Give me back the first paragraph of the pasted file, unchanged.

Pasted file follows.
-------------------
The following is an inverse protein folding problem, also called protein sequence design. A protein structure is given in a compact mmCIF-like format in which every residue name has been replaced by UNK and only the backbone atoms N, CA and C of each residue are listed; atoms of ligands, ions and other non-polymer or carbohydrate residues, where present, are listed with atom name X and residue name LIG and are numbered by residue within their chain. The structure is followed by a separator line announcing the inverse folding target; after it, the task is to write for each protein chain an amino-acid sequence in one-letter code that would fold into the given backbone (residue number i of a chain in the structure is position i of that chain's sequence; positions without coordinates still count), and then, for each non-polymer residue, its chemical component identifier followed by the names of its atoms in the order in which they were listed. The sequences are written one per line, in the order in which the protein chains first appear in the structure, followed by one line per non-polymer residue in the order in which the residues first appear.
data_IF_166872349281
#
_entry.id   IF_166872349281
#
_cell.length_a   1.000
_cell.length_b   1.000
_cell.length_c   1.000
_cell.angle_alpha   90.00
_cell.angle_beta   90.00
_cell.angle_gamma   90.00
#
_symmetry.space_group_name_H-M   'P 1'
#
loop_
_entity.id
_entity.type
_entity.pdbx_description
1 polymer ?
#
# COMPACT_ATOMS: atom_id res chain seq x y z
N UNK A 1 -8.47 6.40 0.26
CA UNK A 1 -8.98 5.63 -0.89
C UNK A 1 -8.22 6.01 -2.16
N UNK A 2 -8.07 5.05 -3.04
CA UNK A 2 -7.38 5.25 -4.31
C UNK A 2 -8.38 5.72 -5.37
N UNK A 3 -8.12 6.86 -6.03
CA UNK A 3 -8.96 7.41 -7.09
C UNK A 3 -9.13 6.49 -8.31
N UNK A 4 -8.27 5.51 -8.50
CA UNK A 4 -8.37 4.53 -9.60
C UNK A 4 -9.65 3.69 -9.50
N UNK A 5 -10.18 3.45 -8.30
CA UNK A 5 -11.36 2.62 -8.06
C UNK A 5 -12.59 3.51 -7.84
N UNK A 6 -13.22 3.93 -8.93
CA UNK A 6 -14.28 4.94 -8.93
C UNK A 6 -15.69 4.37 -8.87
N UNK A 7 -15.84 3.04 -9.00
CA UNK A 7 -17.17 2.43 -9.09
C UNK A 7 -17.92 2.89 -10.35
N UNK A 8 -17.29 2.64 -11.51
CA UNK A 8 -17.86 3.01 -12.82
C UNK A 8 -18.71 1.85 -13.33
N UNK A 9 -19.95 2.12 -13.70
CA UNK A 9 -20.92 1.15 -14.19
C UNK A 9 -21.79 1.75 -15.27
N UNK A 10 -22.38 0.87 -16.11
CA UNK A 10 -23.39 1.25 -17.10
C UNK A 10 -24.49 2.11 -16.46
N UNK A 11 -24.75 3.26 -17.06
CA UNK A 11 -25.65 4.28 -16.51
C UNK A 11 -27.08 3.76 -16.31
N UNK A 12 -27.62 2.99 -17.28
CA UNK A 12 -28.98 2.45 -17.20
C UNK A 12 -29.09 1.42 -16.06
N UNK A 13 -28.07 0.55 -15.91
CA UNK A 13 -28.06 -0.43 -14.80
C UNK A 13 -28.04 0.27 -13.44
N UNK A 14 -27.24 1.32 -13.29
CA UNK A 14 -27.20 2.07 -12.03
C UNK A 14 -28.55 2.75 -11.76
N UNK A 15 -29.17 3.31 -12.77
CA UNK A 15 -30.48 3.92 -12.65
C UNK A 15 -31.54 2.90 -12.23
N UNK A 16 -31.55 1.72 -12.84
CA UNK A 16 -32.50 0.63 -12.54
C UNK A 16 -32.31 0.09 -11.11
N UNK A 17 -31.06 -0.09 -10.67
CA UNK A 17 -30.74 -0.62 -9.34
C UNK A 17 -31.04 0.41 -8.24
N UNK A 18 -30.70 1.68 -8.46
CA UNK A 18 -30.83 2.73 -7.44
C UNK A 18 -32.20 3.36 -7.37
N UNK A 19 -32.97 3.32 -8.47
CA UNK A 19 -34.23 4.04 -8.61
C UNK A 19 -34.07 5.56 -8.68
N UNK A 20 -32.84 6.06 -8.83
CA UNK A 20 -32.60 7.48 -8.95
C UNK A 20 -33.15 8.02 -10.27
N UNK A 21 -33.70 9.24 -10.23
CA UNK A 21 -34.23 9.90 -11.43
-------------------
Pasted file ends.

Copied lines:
The following is an inverse protein folding problem, also called protein sequence design. A protein structure is given in a compact mmCIF-like format in which every residue name has been replaced by UNK and only the backbone atoms N, CA and C of each residue are listed; atoms of ligands, ions and other non-polymer or carbohydrate residues, where present, are listed with atom name X and residue name LIG and are numbered by residue within their chain. The structure is followed by a separator line announcing the inverse folding target; after it, the task is to write for each protein chain an amino-acid sequence in one-letter code that would fold into the given backbone (residue number i of a chain in the structure is position i of that chain's sequence; positions without coordinates still count), and then, for each non-polymer residue, its chemical component identifier followed by the names of its atoms in the order in which they were listed. The sequences are written one per line, in the order in which the protein chains first appear in the structure, followed by one line per non-polymer residue in the order in which the residues first appear.